tended this year. To a musician there is no
greater orchestral perfection lo be found than
in Ihe Philharmonic Society the band under
the leadership of 1 hcodoie Thomas. Iteetho
ven's " Pastoral Symphony" was beautifully
given recently. Fails from Wagnct's "Goiter
danimerung" werealso tendered with feeling and
sentiment, The neatness and daintiness of
old-fashioned form were noticeable ina-novelty,
symphonic variations, by Nicude, a modern
As a lecturer, correspondent, general news
papcrman and journalist, Mr. Sala has been a
great success. One of his best novels is "The
Seven Sons of Mammon" in which the wicked
Florence Armytage figured. Mr. Sala was
one of the few London critics that were just
enough to recognize Mist Fanny Davenport's
great merits when that lady appeared profes
sionally in London two years ago which was a
bit of justice New Yorkers appreciate. Speak
ing of Lotta's comparative failure in London,
Mr. Sala says that her manager made the mis
take of introducing her to Londoners as a
young girl, Mr. Sala Is going on to Australia
and may visit your islands.
Apropos a justly celebrated American jouna
list, the North China' News says that Mr. John
Russell Young, our minister to China, and a
friend of his, with the uncommon name of
Smith, have generously proposed to Prince Li
Hung Chang to collect all the taxes of the
Chinese Empire, and make all its purchases,
for and in consideration of the trifling sum of
five per cent, on the gross amount. This
would in all probability have been a first-rate
thing for China, and there can be no tloubt
that thete were " millions in it" for Smith and
Young. China, however, has declined with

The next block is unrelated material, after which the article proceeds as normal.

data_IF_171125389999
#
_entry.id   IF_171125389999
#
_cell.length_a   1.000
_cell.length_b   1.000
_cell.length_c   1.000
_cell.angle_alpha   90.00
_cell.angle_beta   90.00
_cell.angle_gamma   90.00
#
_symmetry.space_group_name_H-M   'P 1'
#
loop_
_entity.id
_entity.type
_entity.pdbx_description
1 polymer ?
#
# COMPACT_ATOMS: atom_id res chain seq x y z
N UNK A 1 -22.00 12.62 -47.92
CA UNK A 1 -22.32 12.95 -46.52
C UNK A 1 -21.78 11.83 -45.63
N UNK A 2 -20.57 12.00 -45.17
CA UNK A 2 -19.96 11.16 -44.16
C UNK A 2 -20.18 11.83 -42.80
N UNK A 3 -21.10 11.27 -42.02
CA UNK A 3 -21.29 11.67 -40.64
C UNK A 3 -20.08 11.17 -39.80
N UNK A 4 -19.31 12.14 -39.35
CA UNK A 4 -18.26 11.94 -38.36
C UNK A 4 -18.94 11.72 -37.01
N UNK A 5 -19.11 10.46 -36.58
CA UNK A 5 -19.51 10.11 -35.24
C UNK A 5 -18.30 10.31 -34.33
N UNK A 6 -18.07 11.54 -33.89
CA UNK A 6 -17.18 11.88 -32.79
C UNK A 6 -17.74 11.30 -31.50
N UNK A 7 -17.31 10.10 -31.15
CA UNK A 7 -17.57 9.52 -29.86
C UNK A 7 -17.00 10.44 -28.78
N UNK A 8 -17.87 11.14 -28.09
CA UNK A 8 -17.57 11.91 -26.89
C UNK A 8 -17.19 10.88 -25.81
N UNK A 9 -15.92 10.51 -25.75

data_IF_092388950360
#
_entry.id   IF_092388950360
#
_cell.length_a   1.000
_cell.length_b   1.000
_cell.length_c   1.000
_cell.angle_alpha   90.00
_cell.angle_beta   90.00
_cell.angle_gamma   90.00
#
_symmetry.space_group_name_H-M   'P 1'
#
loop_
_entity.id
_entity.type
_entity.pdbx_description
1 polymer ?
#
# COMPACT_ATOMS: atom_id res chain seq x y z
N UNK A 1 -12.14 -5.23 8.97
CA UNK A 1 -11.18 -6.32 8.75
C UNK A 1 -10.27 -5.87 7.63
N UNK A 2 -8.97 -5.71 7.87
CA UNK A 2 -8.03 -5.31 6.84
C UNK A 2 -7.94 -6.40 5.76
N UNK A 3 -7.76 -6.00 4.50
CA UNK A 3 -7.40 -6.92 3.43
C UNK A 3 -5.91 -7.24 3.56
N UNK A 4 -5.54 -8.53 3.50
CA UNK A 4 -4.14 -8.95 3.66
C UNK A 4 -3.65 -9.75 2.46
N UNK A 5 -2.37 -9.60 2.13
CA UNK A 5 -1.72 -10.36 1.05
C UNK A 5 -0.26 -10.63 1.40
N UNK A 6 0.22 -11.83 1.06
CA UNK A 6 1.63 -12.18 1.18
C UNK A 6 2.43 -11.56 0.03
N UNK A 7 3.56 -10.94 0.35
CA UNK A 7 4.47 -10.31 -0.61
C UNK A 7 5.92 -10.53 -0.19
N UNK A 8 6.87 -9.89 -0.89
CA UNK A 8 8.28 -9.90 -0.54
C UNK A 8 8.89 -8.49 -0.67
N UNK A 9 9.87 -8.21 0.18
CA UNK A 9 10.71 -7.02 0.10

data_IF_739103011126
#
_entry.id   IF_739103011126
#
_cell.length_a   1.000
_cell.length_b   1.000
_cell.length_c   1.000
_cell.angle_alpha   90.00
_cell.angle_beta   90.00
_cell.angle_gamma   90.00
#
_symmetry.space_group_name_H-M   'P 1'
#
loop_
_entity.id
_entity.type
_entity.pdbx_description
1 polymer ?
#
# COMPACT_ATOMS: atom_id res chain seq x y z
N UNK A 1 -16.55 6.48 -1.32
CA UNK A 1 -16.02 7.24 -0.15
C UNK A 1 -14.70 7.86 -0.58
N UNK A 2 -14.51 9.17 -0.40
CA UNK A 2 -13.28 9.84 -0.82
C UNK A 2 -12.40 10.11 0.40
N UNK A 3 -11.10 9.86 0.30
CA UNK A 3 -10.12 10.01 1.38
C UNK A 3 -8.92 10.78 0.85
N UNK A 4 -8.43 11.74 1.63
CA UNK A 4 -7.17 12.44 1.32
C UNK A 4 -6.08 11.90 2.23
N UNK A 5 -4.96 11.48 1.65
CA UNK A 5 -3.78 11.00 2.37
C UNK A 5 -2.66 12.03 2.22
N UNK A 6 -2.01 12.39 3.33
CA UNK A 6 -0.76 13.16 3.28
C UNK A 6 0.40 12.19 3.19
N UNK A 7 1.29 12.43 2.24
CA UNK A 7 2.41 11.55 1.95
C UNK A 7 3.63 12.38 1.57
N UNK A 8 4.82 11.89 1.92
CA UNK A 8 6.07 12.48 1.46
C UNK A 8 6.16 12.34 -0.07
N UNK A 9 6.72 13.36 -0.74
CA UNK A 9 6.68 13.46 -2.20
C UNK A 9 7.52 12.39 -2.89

thanks, and the 'Melican men)s philanthropic
intentions were defeated.
Vro Mono VubUco.
Mr. L. II. Kerr, merchant tailor, at No. 27
Merchant Street, has just received, per Mari
posa, a large assortment of goods direct from
the manufacturers, personally selected and
bought for cash, which he offers to sell at
"twenty-five per cent less than any house in
the trade." l'urchasers will do well to examine
his stock before ordering elsewhere.
Mi. George Kaupp, the obliging proprietor
of the Germania Market, recently destroyed
by llie, has opened a temporary shop in Rose
Lane, rear of Mr. ilnughtalling's, where he
will supply his customers, as usual, with the
choicest meats and sausages nf all kinds, fish,
poultry and vegetables, until further notice.
Orders will receive prompt attention.
One of the greatest boons conferred on the
residents of this city is the llell-Coleman patent
dry-air refrigerator, adopted by G. J. Waller
at his Metropolitan Maiket, on King street,
and other markets In this city, by the aid of
which all kinds of meats, fish, etc, can lie
kept for four days after being killed, without
afiecting the quality or wholesnmeness of the
article thus preserved.
An) one Interested in floor mattings will
find at Letters & Cooke sine of the largest var
ieties of handsome patterns in this city, and at
piices corresponding with the articles selected.
Leweis & Cooke, also, are doing a large busi
ness In their adjustable wire-screens for win
doiss'and doors, of all sbes. The screens are
a great protection against insects entering the
house and aie indespensible to the comfort of
dwellers on these Islands.
The question has been asked, ' Can a dea
con go the clicus ?" " Ves, until he's married,
and then In most cases the circus comes to
him, " Now if any subscriber, deacon or
otherwise, wants to preserve perpetual peace